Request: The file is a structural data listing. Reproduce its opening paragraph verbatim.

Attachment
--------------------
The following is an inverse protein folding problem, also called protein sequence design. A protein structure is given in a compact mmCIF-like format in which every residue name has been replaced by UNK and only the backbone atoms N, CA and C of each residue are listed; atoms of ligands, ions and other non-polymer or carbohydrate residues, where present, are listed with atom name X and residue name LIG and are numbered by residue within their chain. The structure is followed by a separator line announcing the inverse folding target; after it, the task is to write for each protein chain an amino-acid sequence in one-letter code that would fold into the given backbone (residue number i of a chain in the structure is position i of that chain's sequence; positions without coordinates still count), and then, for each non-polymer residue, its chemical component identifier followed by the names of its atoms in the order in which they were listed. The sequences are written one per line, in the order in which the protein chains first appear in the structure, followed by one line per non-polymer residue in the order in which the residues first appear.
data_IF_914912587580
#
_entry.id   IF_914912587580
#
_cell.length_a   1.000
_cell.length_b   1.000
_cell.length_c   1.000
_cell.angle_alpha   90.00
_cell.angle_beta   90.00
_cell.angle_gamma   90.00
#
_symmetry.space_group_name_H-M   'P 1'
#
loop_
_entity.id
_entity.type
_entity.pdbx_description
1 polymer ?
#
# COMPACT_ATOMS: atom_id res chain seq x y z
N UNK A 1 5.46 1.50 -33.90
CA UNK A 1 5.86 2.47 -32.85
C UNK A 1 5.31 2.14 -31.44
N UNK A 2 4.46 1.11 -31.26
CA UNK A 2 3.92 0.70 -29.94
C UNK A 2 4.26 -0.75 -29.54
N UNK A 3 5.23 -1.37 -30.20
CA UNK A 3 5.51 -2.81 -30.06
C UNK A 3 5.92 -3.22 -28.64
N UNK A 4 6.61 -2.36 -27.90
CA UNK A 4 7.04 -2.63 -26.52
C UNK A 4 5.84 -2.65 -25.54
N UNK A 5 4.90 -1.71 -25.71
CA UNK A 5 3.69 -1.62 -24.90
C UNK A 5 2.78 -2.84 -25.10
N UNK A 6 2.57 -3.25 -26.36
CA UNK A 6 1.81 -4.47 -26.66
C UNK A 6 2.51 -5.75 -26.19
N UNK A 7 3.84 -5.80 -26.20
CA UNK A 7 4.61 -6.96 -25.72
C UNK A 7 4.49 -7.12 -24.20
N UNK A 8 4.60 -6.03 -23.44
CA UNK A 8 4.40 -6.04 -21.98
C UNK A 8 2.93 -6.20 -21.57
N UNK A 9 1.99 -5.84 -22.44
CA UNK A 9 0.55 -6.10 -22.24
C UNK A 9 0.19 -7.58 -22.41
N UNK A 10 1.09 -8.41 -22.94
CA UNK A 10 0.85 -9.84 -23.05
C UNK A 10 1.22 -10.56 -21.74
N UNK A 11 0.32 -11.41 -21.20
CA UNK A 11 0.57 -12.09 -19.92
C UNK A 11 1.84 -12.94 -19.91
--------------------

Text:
The following is an inverse protein folding problem, also called protein sequence design. A protein structure is given in a compact mmCIF-like format in which every residue name has been replaced by UNK and only the backbone atoms N, CA and C of each residue are listed; atoms of ligands, ions and other non-polymer or carbohydrate residues, where present, are listed with atom name X and residue name LIG and are numbered by residue within their chain. The structure is followed by a separator line announcing the inverse folding target; after it, the task is to write for each protein chain an amino-acid sequence in one-letter code that would fold into the given backbone (residue number i of a chain in the structure is position i of that chain's sequence; positions without coordinates still count), and then, for each non-polymer residue, its chemical component identifier followed by the names of its atoms in the order in which they were listed. The sequences are written one per line, in the order in which the protein chains first appear in the structure, followed by one line per non-polymer residue in the order in which the residues first appear.